George Sarton is widely considered to be the most powerful figure in the history of science during the early twentieth century. As with other positivists, some of George Sarton's actions and statements point toward a negative bias toward Christianity (see Sarton:A Case for Bias). Knowing this, it makes sense to take a closer look at his editorial record while at Isis, the pre-eminent journal of the history of science during his lifetime. George Sarton was editor of the journal between 1912 and 1952. Isis has been converted into an electronic journal so it can be easily searched. If there was historian bias in the selection of articles it should show up in our searches.
A scan through the early issues of Isis does raise obvious questions. One is the sparse reference to Pierre Duhem [_1_] . Pierre Duhem had written extensively on medieval science and had discovered that there had been important advances in physics during the late middle ages. His work was both well-researched and quite novel for the time. Certainly, Pierre Duhem is of more interest to modern historians of science than his contemporaries; including George Sarton [_2_] . Yet Duhem's name was referenced in barely one article per year during Sarton's editorship. Sarton was even more extreme in eliminating Duhem from any discourse on medieval science in his own works. In some of Sarton's works on science in the middle ages Duhem and his work aren't mentioned at all and others he is only very rarely referenced.
One english-language article that deals specifically with Duhem's work deserves special mention; a 1936 article by a graduate student on Pierre Duhem's work on a medieval scientist, Jordanus Nemorarius. The article attacked both Duhem's work and Duhem personally. Modern academics would be surprised that it was even published by a major journal. The prose rambled. More troubling was the fact that the author injected his own editorial (and derogatory) comments into a serious historical discussion. He even implied that Pierre Duhem was not fit to understand the physics involved in his historical work [_3_] . George Sarton allowed the article to be published even though he had long known of Duhem's stature as a physicist. Duhem's theories are still taught in graduate physics courses today but during his own time he was considered a peer to such great physicists as Poincare. The publication of the article may say more about the editor of the journal than the author of the article.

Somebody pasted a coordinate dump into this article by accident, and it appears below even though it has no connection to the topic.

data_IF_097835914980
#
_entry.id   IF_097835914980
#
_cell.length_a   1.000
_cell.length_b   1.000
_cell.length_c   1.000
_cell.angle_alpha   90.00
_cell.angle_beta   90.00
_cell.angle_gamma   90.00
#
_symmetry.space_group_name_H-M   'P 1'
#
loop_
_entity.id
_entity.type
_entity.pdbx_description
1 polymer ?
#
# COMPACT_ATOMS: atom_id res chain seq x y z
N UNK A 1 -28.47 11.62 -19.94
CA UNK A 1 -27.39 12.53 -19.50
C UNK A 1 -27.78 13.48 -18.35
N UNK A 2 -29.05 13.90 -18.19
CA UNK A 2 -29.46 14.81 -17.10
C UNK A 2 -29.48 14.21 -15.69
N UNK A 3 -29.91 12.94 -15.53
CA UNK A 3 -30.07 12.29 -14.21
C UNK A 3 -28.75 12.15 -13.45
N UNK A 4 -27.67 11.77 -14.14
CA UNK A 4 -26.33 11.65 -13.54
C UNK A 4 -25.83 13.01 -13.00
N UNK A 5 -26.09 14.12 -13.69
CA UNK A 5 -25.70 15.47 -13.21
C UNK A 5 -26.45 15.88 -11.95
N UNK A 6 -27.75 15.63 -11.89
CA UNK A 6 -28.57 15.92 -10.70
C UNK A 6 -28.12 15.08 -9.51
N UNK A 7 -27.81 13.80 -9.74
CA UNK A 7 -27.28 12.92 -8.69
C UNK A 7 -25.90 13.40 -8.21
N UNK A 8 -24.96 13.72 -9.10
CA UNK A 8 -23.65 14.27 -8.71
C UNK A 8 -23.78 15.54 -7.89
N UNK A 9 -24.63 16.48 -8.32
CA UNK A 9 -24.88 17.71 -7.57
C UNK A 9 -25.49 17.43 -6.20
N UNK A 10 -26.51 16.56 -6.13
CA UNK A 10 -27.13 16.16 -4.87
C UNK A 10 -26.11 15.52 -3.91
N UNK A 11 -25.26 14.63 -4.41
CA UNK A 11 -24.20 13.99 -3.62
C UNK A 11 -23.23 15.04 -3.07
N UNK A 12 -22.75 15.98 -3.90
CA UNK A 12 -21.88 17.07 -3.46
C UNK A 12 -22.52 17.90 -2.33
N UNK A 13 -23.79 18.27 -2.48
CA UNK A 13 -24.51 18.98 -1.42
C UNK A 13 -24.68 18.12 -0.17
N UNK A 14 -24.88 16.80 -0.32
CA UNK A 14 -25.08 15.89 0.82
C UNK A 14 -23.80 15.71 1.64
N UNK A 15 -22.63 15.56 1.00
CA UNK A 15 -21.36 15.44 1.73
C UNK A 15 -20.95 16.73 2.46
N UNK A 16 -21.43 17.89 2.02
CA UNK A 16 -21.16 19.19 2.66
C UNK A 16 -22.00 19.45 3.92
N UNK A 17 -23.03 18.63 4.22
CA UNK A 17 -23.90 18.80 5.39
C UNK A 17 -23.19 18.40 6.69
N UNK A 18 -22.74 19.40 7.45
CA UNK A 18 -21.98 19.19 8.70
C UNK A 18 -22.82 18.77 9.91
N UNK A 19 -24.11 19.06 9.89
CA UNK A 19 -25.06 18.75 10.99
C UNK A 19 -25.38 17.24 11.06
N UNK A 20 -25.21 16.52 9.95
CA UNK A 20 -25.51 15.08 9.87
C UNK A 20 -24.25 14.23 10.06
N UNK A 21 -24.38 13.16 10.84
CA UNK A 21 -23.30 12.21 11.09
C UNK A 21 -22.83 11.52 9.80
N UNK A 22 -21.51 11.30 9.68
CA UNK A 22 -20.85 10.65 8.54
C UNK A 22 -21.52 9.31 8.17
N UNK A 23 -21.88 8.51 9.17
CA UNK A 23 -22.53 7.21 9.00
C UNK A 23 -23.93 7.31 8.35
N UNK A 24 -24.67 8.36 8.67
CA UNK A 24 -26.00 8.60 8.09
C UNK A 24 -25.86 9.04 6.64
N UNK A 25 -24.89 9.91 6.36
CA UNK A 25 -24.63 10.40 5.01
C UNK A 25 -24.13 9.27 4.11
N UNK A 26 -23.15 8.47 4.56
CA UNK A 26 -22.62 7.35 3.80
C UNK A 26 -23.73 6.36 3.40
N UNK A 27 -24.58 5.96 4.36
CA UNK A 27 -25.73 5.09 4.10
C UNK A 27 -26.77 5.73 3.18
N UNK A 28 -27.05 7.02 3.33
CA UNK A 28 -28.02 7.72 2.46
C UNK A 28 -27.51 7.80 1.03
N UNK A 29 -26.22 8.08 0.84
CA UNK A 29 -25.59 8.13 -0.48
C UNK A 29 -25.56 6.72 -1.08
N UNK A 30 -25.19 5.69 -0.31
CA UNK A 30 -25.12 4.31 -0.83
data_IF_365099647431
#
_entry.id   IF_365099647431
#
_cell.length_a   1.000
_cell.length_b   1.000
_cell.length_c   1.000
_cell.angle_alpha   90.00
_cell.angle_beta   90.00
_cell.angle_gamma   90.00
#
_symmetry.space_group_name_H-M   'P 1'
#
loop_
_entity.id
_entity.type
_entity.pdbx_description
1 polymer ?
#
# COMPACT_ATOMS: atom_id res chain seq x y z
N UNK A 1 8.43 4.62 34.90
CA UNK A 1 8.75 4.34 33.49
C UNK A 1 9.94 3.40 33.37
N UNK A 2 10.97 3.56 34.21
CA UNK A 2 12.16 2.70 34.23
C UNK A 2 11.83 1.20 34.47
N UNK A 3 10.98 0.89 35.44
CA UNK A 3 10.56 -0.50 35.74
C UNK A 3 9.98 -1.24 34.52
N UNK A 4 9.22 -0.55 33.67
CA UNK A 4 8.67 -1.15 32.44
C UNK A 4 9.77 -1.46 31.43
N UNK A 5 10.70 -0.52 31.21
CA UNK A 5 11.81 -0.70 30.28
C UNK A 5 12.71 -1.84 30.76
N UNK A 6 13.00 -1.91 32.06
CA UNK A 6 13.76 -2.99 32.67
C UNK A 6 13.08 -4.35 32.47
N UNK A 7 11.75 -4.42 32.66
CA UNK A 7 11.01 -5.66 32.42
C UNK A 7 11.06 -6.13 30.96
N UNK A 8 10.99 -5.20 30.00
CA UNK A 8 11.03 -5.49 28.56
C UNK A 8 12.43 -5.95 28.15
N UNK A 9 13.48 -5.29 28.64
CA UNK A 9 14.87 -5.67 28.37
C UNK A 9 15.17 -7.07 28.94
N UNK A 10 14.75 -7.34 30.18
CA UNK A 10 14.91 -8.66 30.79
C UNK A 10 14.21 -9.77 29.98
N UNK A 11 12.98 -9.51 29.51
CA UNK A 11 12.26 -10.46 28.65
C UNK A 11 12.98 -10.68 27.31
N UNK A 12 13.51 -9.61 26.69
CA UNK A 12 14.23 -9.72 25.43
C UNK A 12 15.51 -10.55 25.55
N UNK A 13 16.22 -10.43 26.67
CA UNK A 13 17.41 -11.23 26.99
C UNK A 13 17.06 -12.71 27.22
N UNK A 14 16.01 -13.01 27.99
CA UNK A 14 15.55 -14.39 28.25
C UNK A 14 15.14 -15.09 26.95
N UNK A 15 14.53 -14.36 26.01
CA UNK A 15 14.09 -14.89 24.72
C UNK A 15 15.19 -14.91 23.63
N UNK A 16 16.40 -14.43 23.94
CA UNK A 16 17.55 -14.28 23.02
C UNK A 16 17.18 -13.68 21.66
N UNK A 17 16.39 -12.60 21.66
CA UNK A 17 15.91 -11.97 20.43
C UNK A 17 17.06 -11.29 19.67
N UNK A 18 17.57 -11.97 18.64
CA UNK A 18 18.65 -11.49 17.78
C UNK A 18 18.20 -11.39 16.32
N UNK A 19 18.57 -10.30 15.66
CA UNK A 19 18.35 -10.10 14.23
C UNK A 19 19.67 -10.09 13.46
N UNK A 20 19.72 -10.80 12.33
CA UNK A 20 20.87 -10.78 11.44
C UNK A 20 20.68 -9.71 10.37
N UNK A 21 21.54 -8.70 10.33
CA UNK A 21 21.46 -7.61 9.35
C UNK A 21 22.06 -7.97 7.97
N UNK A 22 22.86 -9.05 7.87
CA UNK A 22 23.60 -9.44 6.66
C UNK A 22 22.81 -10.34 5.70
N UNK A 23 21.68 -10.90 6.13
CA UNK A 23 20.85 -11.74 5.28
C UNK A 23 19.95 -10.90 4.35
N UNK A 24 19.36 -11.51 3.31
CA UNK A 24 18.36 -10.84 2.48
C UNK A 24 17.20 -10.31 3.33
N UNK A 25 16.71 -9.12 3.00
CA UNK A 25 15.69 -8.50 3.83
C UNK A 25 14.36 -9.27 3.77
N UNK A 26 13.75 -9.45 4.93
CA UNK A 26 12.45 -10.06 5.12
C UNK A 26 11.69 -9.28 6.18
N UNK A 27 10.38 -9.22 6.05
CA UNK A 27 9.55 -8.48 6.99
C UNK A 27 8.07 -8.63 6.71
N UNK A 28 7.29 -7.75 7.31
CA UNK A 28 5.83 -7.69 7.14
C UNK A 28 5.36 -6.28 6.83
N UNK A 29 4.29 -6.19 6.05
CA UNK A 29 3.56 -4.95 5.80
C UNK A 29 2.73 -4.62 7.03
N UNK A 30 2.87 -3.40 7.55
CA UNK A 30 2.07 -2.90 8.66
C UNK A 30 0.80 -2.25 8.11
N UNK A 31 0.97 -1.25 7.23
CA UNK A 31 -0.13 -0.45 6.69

George Sarton did sign an appeal for the publication of Duhem's manuscripts in 1937, but it is thought that this was more out of respect for the widow of Paul Tannery (a noted French historian of science) than for Duhem himself. Helene Duhem had been able to enlist Paul Tannery's widow in her 30 year battle to get her father's final manuscripts published.
Another problem with the early issues of Isis is the scant treatment of physics in the middle ages. It seemed that there was more interest in medieval alchemy than medieval physics. This doesn't make sense. The focus of the discussion of seventeenth century science (sometimes known as the scientific revolution) had always been physics and astronomy. Certainly, Galileo and Newton are written about more than Robert Boyle. It makes sense that you would want to know what knowledge these scientists inherited from their predecessors.